What is new in audio for Windows 8? I came across this document: http://msdn.microsoft.com/en-us/library/windows/hardware/br259116 which says hardware accelerated audio/hardware offloading is returning to Windows 8 but it would require new Port Class (PortCls) WaveRT-based drivers. Is there backward compatibility or changes to make the DirectSound API hardware accelerated again if you have PortCls WaveRT drivers? I didn't see any PDC session on audio acceleration. Also, there are some issues related in audio in Windows 7 which need to be addressed:
1. You cannot output audio simultaneously to multiple audio devices/endpoints. For example, if I have my PC in my bedroom but another set of connected speakers in the living room, I can only play audio on either one of the speakers at a time. In Windows XP, I could send audio simultaneously to both set of speakers.
2. Built-in input monitoring for line-in. This seems to be device-specific whereas in XP, it worked for all audio devices. When I plug in something to my line in and audio is playing on the connected device, I want to be able to hear it without starting recording.
3. Several small issues with the volume mixer. I know that in Vista and Windows 7, the full volume mixer by design doesn't open on double click because the main volume has to be shown immediately on single click. But why not have the best of both worlds? Just re-arrange the "Mixer" link so when you single click, the "Mixer" link appears exactly under the mouse cursor. That way, a single click would open it right away, but a double click would also open the mixer. Another problem with the mixer window is it doesn't save its position and size. And it cannot be minimized. Please fix this.
4. There is no way to select a different MIDI soft synth other than the default system-supplied "Microsoft GS Wavetable" synth licensed from Roland which doesn't sound great. If I install my own MIDI softsynth or have a sound card which has hardware-based MIDI synth, I want to be able to switch to it from the Sounds control panel. The ability to select the MIDI synth was removed in Vista and is one of the blocking issues for me. For MIDI-related work, I therefore still use a Windows XP-based system.Monday, September 26, 2011 4:24 AM
1, 3, 4. That has to do with the removal of direct-hardware access in the audio stack, starting with Windows Vista - it broke a lot of custom applications that used non-standard APIs (such as EAX).
2. Input monitoring - this is an application-specific issue. Some applications (notably Creative SmartRecorder) support exactly that option - and have through Vista, 7, and now the Developer Preview.Monday, September 26, 2011 5:45 AM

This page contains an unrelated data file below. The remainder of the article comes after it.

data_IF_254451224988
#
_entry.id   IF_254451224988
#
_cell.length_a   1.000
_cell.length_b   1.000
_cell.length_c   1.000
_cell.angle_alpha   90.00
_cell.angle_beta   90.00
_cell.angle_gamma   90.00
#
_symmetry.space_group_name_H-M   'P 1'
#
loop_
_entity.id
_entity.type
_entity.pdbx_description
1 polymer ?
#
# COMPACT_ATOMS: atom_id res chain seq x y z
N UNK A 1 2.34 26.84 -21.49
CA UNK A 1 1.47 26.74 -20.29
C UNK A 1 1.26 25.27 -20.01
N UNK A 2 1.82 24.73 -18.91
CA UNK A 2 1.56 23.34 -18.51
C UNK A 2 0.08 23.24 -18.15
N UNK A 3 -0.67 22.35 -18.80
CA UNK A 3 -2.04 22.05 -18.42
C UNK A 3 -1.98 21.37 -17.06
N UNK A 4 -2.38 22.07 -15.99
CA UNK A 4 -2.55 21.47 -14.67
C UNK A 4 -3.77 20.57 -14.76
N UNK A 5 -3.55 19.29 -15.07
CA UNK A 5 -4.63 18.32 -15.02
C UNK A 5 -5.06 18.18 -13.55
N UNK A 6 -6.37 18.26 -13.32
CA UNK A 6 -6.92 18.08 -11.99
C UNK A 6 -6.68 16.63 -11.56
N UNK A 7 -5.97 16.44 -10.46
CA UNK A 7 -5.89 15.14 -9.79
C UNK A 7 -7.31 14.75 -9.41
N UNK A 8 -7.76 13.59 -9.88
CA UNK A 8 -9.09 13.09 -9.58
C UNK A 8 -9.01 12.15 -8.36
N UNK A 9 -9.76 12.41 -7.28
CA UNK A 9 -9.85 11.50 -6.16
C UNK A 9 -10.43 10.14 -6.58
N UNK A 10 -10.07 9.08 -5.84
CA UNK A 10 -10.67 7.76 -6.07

Only 1 has got to do with the removal of direct hardware access in the audio stack. 2 and 3 are just volume mixer and sound control panel issues and 4 is do-able through the registry, they just removed the UI for it. They just assumed no one uses MIDI soft synths any more and removed the user interface to switch the MIDI synth. They should bring it back. There are many third party utilities for Vista/7 which allow selecting MIDI output device but they don't work as reliably as the XP control panel does (sometimes apps don't use the correct MIDI device after using these third party tools)Monday, September 26, 2011 6:21 AM
2) was added as an OS feature in Windows 7. For the first time you could monitor any input on any output, even if they weren't exposed by the same audio driver. To activate it:
- Open the Sound control panel
- Switch to the Recording tab
- Double-click the device you want to monitor
- Switch to the Listen tab on the daughter window
- You can turn monitoring on and off, and set various other options.
Matthew van EerdeMonday, September 26, 2011 6:16 PM
Hardware-based input monitoring is a hardware feature which should still work in Windows 8 if the hardware and driver support it. Instead of going to the Recording tab, go to the Playback tab. Double-click the device you want to use to monitor the input. Switch to the Levels tab.
There will be a main volume slider (and mute button) which controls the gain on the output.
Below this, if the hardware and driver supports analog mixing, there will be an additional slider (or additional sliders) for each input that can be monitored on this output.
Matthew van EerdeTuesday, September 27, 2011 3:31 PM
Okay thanks for clarifying that. So it's device specific, that is, input monitor will appear on the Playback tab if the drivers support it? (most hardware does already). In my use of Windows Vista/Windows 7 over the past 5 years, I have used many different PCs with sound chips based on Intel's HD Audio/Microsoft's UAA class driver architecture (Conexant, Realtek, IDT/SigmaTel, SoundMAX etc) and none of the devices (or their drivers) expose input monitor on the playback tab yet with these same PCs, in Windows XP, I can see an input monitor for playback and recording mixers. Maybe MS needs to work with these HD Audio codec manufacturers to make sure their drivers expose the proper endpoints in the Sound control panel. I just know that I have working input monitor for playback and recording in XP but not in Vista/7 with the same hardware.
Another UI improvement MS needs to make is incorporate the "Levels" tab and balance/per channel volume feature into the volume control/volume mixer because it is a very frequently accessed feature.Tuesday, September 27, 2011 4:18 PM